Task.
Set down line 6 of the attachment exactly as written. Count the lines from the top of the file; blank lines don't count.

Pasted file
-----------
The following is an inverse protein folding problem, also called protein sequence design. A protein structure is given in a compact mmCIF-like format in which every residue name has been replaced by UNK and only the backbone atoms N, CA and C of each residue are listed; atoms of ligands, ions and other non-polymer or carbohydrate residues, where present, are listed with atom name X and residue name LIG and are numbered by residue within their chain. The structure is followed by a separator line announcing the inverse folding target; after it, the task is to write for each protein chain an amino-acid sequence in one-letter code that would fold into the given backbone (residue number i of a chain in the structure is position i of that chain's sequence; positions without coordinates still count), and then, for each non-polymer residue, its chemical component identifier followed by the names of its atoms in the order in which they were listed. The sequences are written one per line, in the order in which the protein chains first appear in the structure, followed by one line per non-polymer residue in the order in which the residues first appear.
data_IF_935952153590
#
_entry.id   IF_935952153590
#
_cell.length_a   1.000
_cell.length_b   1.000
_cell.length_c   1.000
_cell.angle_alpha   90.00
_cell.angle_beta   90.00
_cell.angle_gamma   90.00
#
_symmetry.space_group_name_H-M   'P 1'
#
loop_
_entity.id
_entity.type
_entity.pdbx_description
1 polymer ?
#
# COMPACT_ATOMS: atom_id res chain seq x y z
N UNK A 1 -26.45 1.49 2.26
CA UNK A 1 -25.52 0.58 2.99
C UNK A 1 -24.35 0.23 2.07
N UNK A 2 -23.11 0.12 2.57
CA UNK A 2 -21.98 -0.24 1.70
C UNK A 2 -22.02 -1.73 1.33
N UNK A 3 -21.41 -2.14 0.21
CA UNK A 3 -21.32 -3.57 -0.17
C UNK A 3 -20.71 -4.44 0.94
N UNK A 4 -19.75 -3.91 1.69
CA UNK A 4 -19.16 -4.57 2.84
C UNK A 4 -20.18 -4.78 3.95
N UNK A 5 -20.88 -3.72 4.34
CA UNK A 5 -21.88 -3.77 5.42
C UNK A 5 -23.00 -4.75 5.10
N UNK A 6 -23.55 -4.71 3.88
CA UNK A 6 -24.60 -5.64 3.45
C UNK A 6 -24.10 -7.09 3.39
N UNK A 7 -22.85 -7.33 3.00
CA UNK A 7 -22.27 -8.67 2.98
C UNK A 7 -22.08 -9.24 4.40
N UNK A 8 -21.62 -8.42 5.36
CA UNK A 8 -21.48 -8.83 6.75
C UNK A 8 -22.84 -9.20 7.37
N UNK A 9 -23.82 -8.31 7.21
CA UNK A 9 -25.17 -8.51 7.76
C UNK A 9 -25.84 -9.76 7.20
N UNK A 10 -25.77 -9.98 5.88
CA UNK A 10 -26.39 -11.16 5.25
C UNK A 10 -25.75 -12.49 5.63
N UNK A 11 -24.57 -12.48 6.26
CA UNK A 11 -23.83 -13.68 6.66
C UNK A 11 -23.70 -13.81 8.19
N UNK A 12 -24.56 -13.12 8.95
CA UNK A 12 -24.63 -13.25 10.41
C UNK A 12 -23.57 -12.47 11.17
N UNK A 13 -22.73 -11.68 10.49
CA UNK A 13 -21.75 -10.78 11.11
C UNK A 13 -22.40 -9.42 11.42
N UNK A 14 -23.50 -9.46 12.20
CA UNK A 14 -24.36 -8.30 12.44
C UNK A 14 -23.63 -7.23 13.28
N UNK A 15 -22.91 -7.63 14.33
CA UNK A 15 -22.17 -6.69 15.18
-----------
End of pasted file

_cell.length_a   1.000